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Snøhetta designs Beijing City Library to emulate tree canopy

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International studio Snøhetta has completed Beijing City Library in China, a glass-lined building filled with towering tree-like columns and rooms disguised as hills.

Located in Beijing’s Tongzhou district, the library was designed by Snøhetta to “reinstate the library’s relevance in the 21st century” and aims to offer a “new vision” for the typology.

Its design is based on natural landscapes and prioritises helping visitors to connect to the outside, enticing them away from their screens.

Exterior view of Beijing City Library by Snøhetta
Snøhetta has completed Beijing City Library in China

“The terraced landscape and tree-like columns invite visitors to lift their gaze and focus at a distance, taking in the bigger picture,” said Snøhetta partner Robert Greenwood.

“This is a place where you can be sitting under a tree, reading your favorite book”, says he continued.

“The Beijing City Library has an intergenerational quality about it, where you would pass on your stories to children and introduce them to the titles you’ve loved.”

Exterior of building with tree-like columns
It is a glass-lined building filled with towering columns

Beijing City Library was publicly revealed in 2022 after being selected as the winner of an international competition in 2018. It has been completed by Snøhetta in collaboration with local studio ECADI.

According to the Snøhetta, it is one of three new major cultural buildings in Tongzhou that are hoped to transform the district into “a lively arts and cultural destination”.

The tree-like columns of Beijing City Library by Snøhetta
The columns are intended to emulate trees

The heart of Beijing City Library is Valley, a 16-metre-tall atrium filled with a series of hill-like mounds that are lined with tiered seating, stairs and bookshelves. A winding walkway runs through its centre.

It is intended to evoke the nearby Tonghui river and serves as the library’s main circulation space, linking its north and south entrances.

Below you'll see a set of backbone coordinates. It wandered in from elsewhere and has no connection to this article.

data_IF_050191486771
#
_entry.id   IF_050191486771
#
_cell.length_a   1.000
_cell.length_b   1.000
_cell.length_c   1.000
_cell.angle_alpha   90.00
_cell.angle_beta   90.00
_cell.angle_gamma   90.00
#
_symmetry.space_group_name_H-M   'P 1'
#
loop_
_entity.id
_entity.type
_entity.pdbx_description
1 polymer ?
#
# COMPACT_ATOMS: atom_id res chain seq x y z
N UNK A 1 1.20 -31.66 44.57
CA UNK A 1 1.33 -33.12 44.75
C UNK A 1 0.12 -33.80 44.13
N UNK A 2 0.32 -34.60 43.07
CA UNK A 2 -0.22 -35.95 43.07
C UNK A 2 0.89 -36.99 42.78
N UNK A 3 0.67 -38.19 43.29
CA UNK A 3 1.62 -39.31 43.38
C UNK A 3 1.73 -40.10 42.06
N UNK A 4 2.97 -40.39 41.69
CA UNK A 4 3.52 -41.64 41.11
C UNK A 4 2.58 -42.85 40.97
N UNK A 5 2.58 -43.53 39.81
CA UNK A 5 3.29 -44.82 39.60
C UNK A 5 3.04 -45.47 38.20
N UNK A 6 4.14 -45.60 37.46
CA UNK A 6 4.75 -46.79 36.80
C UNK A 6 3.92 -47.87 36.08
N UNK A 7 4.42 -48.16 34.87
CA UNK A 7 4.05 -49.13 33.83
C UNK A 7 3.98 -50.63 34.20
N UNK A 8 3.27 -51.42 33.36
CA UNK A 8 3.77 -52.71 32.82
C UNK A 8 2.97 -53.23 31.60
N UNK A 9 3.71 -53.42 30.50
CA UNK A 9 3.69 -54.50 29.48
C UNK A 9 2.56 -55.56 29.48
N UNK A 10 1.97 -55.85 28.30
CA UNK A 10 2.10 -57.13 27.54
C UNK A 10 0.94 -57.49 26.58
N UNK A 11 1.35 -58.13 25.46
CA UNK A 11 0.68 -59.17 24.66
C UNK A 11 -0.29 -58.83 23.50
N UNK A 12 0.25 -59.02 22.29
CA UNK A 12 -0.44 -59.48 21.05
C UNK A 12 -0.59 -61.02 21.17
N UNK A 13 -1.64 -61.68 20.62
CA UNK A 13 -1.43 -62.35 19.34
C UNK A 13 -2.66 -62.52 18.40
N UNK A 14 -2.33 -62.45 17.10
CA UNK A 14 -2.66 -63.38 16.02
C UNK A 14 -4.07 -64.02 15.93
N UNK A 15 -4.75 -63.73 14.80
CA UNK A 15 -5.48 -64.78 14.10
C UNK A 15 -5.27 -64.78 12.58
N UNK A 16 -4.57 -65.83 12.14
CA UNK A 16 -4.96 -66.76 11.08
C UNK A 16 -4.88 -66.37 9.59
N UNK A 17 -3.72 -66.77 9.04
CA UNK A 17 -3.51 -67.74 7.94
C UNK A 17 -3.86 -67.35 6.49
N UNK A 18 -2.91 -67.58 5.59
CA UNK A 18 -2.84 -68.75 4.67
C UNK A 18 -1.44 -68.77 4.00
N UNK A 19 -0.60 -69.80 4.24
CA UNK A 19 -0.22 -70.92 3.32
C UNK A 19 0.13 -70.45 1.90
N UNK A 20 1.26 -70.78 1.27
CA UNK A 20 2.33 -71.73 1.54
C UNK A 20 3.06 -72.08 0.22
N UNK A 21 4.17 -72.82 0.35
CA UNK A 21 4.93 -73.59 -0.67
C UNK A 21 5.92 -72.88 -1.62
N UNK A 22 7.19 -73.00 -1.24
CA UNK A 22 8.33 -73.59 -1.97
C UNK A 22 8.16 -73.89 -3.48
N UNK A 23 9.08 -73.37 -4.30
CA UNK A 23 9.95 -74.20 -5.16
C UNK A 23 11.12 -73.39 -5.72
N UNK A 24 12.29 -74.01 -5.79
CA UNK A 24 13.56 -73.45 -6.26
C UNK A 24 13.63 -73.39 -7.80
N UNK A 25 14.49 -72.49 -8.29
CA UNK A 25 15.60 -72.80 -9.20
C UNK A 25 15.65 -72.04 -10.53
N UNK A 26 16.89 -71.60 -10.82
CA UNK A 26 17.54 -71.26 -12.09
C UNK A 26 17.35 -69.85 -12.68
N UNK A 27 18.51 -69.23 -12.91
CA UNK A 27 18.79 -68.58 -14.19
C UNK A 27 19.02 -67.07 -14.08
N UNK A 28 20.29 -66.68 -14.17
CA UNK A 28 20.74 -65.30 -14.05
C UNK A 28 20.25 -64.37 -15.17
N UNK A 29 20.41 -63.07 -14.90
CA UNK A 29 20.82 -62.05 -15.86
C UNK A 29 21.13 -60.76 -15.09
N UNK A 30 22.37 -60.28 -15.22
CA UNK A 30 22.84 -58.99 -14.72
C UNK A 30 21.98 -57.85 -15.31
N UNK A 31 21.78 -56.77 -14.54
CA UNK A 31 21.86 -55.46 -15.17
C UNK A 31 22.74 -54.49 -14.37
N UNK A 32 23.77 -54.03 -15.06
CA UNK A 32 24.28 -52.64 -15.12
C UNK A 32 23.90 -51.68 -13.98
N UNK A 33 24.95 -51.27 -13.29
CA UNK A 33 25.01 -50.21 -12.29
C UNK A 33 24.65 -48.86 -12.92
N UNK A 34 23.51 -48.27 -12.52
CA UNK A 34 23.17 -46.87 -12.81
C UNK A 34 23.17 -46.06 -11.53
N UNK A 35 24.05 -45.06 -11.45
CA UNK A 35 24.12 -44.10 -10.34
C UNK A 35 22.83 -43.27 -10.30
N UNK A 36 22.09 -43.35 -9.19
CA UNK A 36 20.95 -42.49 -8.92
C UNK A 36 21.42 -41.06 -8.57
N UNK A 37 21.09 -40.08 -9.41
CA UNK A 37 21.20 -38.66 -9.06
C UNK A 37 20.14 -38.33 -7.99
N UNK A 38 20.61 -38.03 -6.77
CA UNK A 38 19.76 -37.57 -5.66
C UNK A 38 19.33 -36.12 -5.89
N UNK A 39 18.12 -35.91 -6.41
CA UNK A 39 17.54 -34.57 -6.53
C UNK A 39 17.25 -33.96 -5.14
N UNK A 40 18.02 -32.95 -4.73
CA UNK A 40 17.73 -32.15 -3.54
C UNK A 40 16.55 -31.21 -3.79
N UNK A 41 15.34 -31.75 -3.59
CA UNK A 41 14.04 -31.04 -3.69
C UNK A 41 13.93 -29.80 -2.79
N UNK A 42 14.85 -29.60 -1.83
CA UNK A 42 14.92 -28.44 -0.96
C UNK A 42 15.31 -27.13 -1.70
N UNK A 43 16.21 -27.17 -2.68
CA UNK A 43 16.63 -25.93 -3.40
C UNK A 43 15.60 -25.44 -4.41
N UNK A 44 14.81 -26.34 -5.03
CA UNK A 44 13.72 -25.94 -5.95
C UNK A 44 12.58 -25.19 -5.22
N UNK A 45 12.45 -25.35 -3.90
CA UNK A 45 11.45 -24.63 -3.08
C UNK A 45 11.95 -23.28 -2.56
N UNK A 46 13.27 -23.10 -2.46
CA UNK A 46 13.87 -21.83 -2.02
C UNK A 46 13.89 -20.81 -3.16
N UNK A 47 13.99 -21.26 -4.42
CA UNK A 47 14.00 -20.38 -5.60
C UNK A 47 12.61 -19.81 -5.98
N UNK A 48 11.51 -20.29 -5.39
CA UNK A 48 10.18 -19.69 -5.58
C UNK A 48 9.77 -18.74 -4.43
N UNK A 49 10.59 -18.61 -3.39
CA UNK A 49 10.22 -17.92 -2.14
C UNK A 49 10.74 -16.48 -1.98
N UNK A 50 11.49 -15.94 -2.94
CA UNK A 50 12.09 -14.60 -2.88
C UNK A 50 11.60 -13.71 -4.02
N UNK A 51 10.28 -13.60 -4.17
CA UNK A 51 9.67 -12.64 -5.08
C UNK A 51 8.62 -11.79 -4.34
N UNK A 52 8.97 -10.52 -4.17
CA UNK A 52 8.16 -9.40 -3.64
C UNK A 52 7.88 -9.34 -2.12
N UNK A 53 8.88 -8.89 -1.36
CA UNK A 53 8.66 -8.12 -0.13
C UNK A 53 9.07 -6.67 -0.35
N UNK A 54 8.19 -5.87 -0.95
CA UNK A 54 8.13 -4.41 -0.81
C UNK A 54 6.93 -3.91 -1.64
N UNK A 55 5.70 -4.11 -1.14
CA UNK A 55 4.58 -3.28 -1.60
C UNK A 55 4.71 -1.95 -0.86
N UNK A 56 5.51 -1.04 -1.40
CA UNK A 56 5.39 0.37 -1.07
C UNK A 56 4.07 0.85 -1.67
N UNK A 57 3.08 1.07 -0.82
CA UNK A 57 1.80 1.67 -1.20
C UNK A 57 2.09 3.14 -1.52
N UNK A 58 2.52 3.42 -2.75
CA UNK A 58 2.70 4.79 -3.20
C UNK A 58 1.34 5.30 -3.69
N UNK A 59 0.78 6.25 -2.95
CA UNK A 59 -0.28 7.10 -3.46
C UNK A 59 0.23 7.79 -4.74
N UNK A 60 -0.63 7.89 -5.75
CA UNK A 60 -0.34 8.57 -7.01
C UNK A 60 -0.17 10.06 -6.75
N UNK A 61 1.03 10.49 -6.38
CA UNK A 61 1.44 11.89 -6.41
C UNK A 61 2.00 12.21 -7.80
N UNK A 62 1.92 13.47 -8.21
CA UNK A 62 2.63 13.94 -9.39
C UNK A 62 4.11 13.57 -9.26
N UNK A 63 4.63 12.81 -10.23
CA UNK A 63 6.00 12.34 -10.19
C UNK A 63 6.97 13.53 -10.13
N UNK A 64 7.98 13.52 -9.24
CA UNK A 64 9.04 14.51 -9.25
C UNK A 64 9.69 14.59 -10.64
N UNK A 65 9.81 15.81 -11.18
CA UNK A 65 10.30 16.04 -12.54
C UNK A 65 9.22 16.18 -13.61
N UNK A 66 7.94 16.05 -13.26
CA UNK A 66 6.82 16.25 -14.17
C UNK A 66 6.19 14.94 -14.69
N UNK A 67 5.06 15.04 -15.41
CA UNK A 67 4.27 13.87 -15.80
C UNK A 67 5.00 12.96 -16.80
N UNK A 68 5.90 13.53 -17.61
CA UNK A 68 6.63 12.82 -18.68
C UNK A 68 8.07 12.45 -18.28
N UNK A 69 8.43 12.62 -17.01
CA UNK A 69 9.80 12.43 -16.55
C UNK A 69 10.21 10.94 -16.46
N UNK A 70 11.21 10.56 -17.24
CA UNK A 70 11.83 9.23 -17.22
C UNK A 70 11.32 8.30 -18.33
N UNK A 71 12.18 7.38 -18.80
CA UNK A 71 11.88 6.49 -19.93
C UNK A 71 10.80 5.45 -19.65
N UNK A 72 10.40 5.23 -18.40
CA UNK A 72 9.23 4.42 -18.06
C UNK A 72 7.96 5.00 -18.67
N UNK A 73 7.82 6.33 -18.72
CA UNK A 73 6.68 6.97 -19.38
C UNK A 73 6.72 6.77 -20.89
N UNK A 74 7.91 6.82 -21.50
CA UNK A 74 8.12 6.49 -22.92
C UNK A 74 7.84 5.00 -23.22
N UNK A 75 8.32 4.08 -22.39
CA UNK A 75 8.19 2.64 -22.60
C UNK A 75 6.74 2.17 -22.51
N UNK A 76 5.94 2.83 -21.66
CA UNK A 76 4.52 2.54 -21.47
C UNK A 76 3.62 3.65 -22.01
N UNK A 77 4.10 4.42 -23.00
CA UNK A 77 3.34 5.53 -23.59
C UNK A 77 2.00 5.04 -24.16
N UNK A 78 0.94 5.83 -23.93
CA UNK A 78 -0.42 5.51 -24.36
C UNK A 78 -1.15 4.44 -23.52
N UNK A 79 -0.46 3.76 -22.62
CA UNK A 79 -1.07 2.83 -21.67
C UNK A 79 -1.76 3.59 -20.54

Bleacher-like seating
Inside are a series of hill-like mounds

“The terraced hills rising from the Valley are designed to create a sculpted interior landform that serves as the ground, seating, and shelving – an informal zone with opportunities to relax, talk, or read quietly, all while staying connected to the larger space,” said Snøhetta.

Beneath the hilly mounds are a series of private areas for reading and conferences, and parts of the mounds are flattened to house tables. Beijing City Library also incorporates spaces for performances and book restoration.

White tree-like columns
The columns flatten at their peaks to evoke a tree canopy

One of the library’s most notable details is its tall, slender columns that “mushroom into flat panels” at their peak to support the roof.

Snøhetta modelled these on the leaves of a ginkgo tree – a 290-million-year-old species that is native to China – to form a ceiling that resembles a canopy.

The columns have a modular design, developed to reduce material waste and integrate technologies such as lighting, acoustics, and rainwater collection.

Outside, real ginkgo trees have been planted at the entry points, framed by the glass walls that aim to “further enhance the connection with nature”.

Interior of Beijing City Library by Snøhetta
The mounds contain semi-private rooms

Completing the project are roof overhangs to reduce solar gain on the glass walls, which Snøhetta said are “currently the largest load-bearing glass system in China”.

Meanwhile, the roof has integrated photovoltaic (BIPV) construction elements to generate renewable energy. The overall design has achieved China’s GBEL Three Star – the highest rating in the green building certification.

Staircase rising between bookcases
They also incorporate seating and bookshelves

The studio concluded that it hopes the project can help restore the importance of libraries as community spaces, rather than “a mere repository of books”.

“It is the love people have for books that has made libraries survive the digital age and hold new potential to give back more to the city and its public,” said the studio’s co-founder Kjetil Trædal Thorsen.

“It is up to us to reinterpret the relationship between body, mind, and the surroundings to rekindle the joy of reading away from the screen. Libraries are here to stay.”

Study area inside Beijing City Library by Snøhetta
The mounds flatten in areas to house tables

Snøhetta was founded by Thorsen with architect Craig Dykers in 1989. The studio specialises in both architecture and design.

Its first library was the Bibliotheca Alexandrina in Egypt, and it has since also designed the Charlotte Mecklenburg Library and Far Rockaway Library in the USA.

The photography is by Yumeng Zhu.


Project credits:

Architect: Snøhetta
Client: Beijing Planning and Natural Resource Bureau
Executive architect: ECADI
Structural, geotechnical, and civil engineer: ECADI
Cost consultant: ECADI
Building sustainability engineer: ECADI
Facade & BMU engineer: Eckersley O’Callaghan, Meinhardt
Lighting designer: ECADI
Main contractor: China Railway Construction Engineering Group

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